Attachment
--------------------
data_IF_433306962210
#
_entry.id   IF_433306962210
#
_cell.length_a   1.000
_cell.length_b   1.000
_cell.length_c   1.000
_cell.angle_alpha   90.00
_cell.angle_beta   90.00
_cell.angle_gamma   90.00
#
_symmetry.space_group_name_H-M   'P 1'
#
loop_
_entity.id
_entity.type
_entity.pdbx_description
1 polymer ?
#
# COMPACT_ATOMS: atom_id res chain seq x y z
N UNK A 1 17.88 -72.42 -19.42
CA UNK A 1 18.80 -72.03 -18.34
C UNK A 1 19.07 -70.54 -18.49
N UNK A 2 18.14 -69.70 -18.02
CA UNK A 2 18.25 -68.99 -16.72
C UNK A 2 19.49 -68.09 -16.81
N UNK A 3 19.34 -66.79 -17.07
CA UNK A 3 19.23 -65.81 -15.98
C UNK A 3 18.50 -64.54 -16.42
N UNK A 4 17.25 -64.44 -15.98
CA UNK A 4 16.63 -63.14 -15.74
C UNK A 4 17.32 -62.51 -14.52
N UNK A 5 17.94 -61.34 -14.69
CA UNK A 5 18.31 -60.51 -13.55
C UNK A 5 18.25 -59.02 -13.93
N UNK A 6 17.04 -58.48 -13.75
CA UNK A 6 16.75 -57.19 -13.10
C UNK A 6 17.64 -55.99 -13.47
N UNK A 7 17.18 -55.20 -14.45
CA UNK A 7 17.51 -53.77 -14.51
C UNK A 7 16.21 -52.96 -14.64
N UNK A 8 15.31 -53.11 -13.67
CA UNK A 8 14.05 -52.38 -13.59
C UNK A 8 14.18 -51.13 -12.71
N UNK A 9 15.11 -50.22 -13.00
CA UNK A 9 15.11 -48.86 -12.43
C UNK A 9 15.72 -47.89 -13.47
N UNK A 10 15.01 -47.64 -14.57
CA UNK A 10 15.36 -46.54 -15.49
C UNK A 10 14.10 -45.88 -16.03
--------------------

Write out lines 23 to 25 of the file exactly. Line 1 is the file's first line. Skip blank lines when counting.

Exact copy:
C UNK A 1 19.07 -70.54 -18.49
N UNK A 2 18.14 -69.70 -18.02
CA UNK A 2 18.25 -68.99 -16.72